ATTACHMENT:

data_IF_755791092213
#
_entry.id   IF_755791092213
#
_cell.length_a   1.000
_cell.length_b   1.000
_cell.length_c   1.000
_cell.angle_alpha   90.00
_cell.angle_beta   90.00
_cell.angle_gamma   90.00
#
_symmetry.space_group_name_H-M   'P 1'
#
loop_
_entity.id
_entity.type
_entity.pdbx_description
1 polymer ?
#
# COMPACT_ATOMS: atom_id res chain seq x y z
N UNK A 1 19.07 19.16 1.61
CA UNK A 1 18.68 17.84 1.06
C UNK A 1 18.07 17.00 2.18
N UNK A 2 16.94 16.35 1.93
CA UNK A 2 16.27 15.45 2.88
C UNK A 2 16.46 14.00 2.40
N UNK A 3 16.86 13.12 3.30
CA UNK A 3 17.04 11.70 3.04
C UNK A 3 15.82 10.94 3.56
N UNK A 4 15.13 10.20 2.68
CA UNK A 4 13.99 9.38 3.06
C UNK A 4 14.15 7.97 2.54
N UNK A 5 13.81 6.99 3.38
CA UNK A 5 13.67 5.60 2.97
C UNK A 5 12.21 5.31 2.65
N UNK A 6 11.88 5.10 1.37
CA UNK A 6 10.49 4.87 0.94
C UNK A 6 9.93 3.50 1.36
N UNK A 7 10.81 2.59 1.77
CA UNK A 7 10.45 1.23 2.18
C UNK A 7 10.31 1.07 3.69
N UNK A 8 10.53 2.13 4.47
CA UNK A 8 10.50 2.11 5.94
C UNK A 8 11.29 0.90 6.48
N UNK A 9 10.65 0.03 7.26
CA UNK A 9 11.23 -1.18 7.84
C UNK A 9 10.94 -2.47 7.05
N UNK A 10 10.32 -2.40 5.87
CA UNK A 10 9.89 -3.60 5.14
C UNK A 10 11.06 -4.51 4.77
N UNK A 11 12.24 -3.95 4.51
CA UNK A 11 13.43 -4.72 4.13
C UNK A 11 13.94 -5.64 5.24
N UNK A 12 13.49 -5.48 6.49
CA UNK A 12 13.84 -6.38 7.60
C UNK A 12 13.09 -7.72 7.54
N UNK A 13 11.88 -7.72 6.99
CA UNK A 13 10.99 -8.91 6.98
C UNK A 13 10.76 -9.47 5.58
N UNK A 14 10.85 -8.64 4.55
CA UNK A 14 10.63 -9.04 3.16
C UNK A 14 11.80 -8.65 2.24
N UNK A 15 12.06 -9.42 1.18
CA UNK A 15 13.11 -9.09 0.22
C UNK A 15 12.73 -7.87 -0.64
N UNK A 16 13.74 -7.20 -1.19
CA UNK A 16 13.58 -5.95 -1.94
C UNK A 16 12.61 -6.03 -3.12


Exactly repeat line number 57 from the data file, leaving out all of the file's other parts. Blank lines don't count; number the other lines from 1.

N UNK A 13 11.88 -7.72 6.99